It also would mean changes in the SMB/CIFS standard as well, and that would need to be rolled out to SAMBA and anything else that needs that protocol including all sorts of NAS devices that run on Linux and other derivative OSes.

SMB is just one protocol. There are others that are needed for so many other apps. We can't change or replace all of them every time a new piece of malware comes out.

What we need is a better solution for monitoring network traffic and acting on threats at the residential level rather than blocking ports wholesale.

Ideally, it would be great to be able to provide a deep packet inspection device to every home, but this type of technology is typically deployed at enterprises and it starts at around $1,000 an appliance and can cost upward of thousands of dollars a year for the subscription, depending on the vendor.

First, there's no reason why the industry cannot develop a packet inspection and intrusion detection/web application gateway using open source components and then deploy it in a multi-tenant fashion at the provider at the edge of the network, with some sort of an app that the home broadband customer can use to secure their traffic in an easy, wizard-like, self-service fashion.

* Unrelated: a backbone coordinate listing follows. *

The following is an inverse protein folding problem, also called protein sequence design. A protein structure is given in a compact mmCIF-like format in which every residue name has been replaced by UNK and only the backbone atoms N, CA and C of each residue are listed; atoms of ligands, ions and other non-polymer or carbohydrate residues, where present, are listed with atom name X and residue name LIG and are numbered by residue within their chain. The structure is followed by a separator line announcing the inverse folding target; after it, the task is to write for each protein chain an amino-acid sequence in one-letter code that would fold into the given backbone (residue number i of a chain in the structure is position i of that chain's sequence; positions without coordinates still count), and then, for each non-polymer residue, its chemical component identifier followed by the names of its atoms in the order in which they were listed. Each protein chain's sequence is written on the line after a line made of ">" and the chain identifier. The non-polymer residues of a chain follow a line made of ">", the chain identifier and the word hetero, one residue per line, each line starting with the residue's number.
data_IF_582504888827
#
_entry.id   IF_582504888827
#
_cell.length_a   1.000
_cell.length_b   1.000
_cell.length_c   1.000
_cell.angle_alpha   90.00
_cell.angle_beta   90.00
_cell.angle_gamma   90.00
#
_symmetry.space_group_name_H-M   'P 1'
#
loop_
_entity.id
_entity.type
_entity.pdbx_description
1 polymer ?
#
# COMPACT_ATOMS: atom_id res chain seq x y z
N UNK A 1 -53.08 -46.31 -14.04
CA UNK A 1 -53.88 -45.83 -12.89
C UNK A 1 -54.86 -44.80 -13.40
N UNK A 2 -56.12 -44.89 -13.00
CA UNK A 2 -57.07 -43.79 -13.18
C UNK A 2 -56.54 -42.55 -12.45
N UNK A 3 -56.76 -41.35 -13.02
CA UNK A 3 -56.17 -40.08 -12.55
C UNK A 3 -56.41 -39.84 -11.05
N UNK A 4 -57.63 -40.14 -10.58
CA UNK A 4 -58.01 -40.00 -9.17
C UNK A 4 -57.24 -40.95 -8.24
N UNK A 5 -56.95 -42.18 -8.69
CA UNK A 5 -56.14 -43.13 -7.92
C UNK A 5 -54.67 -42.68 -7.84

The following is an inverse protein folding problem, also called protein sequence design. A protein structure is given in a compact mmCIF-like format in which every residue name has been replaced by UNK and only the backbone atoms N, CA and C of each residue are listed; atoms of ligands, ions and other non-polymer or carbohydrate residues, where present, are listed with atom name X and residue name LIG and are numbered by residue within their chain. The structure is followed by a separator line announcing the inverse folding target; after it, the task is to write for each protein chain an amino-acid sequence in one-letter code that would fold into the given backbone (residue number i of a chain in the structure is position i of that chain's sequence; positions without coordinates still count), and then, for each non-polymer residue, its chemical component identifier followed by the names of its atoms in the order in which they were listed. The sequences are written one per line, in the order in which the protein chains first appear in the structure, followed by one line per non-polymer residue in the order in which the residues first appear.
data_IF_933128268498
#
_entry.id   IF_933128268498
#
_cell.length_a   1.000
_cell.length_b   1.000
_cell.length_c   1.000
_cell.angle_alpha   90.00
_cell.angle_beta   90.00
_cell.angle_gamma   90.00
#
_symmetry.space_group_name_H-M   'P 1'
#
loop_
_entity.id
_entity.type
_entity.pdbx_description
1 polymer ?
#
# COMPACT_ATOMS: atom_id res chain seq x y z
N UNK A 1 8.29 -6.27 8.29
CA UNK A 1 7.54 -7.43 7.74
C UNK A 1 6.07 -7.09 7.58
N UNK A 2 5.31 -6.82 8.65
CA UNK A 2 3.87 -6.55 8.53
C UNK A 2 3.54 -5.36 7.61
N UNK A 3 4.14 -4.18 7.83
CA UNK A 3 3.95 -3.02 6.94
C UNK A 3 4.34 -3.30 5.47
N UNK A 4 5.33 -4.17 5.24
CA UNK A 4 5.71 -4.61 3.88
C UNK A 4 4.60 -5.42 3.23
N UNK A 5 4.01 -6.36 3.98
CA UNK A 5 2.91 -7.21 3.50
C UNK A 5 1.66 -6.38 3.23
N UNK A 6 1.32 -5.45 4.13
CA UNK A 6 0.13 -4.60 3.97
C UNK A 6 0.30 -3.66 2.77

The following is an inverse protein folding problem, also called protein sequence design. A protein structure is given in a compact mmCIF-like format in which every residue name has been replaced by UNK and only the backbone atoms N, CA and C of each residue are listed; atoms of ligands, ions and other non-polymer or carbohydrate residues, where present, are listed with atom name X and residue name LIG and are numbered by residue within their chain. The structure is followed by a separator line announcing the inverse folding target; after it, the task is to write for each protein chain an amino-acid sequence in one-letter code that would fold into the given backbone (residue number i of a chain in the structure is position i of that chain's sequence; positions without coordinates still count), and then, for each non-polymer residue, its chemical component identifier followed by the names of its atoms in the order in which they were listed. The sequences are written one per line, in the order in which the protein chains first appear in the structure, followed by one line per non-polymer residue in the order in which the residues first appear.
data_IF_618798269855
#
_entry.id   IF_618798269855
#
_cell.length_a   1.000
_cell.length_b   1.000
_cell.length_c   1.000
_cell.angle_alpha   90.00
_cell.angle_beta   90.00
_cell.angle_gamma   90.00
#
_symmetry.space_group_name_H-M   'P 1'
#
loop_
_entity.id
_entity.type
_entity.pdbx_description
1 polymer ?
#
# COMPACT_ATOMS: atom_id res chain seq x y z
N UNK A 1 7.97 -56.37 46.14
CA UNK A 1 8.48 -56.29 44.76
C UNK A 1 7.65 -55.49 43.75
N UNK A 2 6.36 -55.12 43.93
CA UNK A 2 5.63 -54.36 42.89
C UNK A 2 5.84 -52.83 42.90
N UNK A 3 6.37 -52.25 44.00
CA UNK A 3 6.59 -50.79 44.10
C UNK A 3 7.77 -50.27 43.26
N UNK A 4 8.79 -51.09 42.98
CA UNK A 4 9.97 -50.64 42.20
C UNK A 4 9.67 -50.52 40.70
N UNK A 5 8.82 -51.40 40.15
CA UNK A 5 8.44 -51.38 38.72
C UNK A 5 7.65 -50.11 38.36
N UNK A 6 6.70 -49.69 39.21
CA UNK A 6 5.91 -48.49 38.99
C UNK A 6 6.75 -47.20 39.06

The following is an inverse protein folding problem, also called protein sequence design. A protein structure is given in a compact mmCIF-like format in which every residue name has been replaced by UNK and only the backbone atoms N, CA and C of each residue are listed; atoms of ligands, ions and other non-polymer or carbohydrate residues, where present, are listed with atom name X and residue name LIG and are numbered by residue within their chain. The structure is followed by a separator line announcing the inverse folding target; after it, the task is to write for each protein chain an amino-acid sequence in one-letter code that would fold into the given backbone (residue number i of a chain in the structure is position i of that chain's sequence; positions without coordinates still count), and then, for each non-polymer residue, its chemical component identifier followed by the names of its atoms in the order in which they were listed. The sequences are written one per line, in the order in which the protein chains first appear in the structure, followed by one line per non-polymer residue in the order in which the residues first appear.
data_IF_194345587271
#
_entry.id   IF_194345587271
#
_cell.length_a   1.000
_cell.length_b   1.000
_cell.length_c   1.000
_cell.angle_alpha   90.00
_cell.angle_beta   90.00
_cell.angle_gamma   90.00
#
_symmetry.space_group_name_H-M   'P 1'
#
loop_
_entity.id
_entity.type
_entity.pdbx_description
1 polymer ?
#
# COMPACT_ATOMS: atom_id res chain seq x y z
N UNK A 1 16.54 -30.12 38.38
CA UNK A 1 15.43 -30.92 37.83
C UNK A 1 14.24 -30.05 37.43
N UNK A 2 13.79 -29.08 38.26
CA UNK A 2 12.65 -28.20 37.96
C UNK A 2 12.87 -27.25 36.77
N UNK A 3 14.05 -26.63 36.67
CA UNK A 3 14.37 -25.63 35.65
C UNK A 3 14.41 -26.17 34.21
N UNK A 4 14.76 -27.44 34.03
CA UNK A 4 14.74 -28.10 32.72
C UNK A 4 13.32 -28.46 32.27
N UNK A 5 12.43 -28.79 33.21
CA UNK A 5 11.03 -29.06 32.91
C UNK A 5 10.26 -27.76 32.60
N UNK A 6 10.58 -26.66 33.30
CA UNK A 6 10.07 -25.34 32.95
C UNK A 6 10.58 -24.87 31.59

Log threats going in and out, get notifications on strange activity -- all that good stuff. Perhaps provide unified threat management and deep packet inspection as a value-added service. Managed internet security for residential customers and small business.

As more and more of our services go cloud-based, particularly with the proliferation of Internet of Things devices that need to have constant connectivity, we are going to need to find a better way to deal with the issues of proactive monitoring and acting on internet traffic coming from the home, versus ham-fisted and draconian methods such as port blocking that diminish the value of the broadband connectivity in the first place.

This isn't just an issue of net neutrality; it's the only way we are going to be able to seamlessly move to the cloud, long term. The price of entry should not have to be a direct Tier-1 leased line, with an enterprise class service-level agreement and a private virtual circuit to the cloud provider.

Cloud services should be accessible to everyone. It is possible to be both safe and open, but it will require a re-thinking of how providers allow access to those pipes.

The 10 scariest cloud outages (and lessons learned from them)


Craving unlimited cloud storage? That all-you-can-eat buffet is shutting down

There used to be a bunch of vendors offering unlimited storage in the cloud. Not so much anymore. CrashPlan exited this space last week. What does this mean for the future of cloud storage? We take an in-depth look.

Amazon doesn't sweat competitors, but every other company needs to answer the Amazon question

Amazon is focused on customers rather than competitors and that's bad news for every other company, which has to worry about real or imagined competition from the e-commerce and cloud juggernaut.

Editorial standards